Thursday, 27 September 2007

Vismig on The Pinnacle

Spent a very enjoyable lunchtime on the Pinnacle today. Everything was flying west, unless otherwise stated:
Redwing - 637
Chaffinch - 74
Brambling - 3
Song Thrush - 1
Siskin - 1 NE
Meadow Pipit - 7
House Martin - 17 S

Below is the Metcheck jet stream chart for today. No wonder we got a rush of Redwings today!

The Pinnacle, Sandy

Here are two views from The Pinnacle (also called locally the Sand Hills) from where I look for visible migration, or vismig for short. I started last autumn and did a few days here and there, with two exceptional ones. On 2nd November 2006 we had around 8000 birds fly over us in around two hours. This included over 5000 Fieldfares and 2500 Redwings! Outstanding counts for Bedfordshire. The next day we saw around 2500 birds, which was still a fantastic mornings birding.

This autumn (2007) we are doing the same again, but hopefully spending a few more mornings 'on the hill'.

Looking north-west

Looking south-west

Monday, 24 September 2007

Pegsdon Hills - some shots

Me birding from the top of Deacon Hill. You can just about see Knocking Hoe beneath my tripod.

Looking up Chack Valley

The Large Dell

The Long Valley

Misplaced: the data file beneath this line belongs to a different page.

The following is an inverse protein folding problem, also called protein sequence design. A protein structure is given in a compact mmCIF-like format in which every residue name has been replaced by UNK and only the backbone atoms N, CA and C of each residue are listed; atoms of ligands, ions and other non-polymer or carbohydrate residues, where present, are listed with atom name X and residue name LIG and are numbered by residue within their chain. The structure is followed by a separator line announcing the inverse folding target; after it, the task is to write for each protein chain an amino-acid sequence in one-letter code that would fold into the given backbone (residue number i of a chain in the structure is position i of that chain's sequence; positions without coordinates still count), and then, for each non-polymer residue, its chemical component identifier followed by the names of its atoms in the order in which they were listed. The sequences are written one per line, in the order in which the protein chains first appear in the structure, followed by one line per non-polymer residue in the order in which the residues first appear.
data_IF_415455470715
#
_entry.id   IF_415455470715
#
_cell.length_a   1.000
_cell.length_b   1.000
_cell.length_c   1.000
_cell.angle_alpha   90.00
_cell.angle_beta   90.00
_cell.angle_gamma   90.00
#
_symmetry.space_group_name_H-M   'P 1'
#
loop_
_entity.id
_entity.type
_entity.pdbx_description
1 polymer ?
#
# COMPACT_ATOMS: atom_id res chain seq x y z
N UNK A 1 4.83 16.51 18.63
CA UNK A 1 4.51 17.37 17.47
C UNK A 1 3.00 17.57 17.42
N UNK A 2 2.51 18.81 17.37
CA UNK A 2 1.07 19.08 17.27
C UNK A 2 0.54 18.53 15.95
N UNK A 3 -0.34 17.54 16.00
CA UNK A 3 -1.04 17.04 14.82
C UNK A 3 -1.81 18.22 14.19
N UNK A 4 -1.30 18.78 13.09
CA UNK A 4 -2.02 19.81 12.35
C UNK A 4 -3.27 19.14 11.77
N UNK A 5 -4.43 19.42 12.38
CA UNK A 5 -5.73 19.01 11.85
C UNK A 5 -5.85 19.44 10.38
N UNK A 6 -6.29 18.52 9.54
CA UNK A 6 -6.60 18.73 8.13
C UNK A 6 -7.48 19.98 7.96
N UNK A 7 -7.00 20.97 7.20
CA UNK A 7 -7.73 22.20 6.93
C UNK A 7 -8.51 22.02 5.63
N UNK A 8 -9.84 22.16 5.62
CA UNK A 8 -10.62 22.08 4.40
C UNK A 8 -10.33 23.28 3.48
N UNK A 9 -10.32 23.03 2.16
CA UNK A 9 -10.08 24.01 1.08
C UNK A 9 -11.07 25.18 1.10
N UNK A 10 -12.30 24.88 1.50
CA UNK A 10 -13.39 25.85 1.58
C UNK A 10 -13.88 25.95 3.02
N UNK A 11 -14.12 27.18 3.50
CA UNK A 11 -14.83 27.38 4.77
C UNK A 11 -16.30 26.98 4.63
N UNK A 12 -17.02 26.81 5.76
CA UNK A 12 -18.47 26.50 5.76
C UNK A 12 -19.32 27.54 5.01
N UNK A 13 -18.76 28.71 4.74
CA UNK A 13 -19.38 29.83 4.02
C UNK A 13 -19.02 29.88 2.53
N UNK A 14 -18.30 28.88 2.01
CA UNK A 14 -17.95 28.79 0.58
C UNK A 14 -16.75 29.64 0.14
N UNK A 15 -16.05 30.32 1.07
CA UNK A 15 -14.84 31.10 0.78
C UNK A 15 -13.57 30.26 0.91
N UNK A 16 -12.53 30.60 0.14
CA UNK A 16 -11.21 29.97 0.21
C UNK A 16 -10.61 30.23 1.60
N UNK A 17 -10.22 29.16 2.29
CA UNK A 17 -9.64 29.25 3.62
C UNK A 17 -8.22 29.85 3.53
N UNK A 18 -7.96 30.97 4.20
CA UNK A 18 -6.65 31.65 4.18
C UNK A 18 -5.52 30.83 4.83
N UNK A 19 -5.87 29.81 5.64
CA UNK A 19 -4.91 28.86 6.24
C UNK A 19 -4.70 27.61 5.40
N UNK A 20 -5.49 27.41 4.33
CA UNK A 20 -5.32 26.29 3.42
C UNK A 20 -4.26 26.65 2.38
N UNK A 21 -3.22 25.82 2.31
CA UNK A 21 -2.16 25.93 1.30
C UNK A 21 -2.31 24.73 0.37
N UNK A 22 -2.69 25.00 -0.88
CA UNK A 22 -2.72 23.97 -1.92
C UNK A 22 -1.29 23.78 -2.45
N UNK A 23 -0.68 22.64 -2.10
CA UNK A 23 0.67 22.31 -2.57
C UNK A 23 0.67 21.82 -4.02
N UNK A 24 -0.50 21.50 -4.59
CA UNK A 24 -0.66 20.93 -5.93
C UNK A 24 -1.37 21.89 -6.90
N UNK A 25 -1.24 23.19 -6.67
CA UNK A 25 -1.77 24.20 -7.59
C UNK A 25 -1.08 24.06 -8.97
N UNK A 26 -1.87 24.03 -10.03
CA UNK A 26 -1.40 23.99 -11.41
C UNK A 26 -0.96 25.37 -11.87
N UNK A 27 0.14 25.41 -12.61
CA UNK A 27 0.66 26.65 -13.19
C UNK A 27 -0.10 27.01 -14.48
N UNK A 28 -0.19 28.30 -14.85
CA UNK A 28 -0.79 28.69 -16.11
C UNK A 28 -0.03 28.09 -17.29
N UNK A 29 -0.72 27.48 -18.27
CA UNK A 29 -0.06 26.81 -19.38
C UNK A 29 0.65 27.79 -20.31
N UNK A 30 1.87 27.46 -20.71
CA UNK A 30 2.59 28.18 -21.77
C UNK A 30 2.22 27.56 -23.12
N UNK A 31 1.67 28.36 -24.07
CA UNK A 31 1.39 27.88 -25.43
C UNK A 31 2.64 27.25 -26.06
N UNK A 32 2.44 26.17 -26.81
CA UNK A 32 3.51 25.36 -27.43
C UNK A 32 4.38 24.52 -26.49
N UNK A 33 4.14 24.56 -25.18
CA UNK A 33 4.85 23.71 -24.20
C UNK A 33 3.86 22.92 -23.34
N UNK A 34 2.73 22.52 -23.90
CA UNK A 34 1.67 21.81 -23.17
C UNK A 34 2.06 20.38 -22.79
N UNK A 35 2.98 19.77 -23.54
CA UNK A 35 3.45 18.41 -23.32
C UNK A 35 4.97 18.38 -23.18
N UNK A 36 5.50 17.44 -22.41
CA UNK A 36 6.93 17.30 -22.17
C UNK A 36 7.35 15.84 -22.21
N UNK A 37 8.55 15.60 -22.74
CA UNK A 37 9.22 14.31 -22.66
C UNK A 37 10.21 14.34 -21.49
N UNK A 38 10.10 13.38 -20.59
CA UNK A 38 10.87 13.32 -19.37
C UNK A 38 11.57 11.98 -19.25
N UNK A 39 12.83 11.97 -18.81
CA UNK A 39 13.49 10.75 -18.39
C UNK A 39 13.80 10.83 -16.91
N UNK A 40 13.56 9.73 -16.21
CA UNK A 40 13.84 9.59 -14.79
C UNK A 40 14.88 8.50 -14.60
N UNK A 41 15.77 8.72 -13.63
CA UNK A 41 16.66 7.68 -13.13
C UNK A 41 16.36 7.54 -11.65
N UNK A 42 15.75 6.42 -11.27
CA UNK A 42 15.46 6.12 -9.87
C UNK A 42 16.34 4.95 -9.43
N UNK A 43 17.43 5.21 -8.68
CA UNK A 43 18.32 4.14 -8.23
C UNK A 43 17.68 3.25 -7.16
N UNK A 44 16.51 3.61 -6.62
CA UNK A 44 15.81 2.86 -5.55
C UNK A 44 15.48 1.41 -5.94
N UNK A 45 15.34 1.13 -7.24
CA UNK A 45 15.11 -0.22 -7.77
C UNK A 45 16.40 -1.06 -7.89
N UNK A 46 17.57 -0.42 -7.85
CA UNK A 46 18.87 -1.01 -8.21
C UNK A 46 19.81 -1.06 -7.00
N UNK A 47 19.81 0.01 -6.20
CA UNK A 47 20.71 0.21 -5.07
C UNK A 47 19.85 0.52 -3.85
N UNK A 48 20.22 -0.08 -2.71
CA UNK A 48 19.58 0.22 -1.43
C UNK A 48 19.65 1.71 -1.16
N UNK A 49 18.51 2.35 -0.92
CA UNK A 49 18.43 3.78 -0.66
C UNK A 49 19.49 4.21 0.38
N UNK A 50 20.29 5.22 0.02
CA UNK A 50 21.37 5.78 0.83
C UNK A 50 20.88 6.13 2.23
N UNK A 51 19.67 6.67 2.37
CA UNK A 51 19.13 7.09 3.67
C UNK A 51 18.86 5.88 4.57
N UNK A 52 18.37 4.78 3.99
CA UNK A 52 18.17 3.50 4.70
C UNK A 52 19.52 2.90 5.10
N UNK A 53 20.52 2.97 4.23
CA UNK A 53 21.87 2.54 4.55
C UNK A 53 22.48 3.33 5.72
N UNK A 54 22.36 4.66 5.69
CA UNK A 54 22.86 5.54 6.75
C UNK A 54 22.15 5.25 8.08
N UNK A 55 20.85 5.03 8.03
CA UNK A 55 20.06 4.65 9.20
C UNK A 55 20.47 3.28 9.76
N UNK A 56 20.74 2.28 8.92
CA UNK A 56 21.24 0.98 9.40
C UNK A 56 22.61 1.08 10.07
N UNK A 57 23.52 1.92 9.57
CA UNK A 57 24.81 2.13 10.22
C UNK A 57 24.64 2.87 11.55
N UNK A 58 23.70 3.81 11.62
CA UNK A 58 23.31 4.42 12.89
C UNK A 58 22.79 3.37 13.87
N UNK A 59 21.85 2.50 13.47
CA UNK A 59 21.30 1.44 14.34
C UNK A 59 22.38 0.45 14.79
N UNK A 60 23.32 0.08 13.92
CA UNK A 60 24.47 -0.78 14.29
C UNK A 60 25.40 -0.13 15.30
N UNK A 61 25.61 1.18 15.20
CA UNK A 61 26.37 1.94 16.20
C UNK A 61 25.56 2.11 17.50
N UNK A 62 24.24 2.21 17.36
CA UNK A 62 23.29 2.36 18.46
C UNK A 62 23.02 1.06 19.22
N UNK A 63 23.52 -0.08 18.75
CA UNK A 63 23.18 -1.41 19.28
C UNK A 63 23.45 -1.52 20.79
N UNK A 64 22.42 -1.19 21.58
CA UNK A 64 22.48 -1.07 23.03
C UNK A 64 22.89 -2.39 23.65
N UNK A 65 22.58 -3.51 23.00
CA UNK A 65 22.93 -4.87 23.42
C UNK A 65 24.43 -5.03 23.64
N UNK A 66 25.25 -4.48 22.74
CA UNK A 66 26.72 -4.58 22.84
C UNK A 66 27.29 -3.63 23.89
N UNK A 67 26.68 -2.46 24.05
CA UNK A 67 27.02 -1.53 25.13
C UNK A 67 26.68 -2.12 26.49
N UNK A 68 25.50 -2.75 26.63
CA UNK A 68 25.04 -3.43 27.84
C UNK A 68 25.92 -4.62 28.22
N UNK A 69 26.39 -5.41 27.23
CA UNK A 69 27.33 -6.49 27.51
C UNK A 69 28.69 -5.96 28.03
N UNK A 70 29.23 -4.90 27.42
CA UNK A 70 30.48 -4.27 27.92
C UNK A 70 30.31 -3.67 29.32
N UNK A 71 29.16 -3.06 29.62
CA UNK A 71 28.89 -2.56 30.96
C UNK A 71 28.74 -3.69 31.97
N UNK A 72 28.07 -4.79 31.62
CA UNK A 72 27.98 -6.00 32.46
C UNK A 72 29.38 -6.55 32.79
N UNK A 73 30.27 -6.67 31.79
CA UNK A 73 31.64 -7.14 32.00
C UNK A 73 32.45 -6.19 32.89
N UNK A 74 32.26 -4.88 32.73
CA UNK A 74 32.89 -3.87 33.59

Sunday, 23 September 2007

Pegsdon Hills

Here is my guide to Pegsdon Hills. Below is a google map with two polygons on it - the large one is Pegsdon Hills, and the much smaller one is Knocking Hoe. On Pegsdon I have placed a few markers for places of note, or my names for these areas.

View Larger Map

Friday, 21 September 2007

Digiscoping with the Canon S80

Why did I choose the S80? Basically, it was Canons top of the range compact camera (at the time – early 2006) and at eight megapixels the resolution was much higher than the ‘best’ digiscoping cameras quoted (the Canon A95 I believe) on Birdforum and other websites at the time. Since 2000, when I started digiscoping, I had used a Sony camcorder, then a Nikon Coolpix 4500 and a Contax U4R, before deciding on the S80.

When I received the camera I was immediately struck with its fantastic customisable controls, which enabled you to ’set and forget’ the cameras settings so, as soon as the camera turns on, it is ready to go for digiscoping. A massive boon when birds show only fleetingly and you need a few grab shots.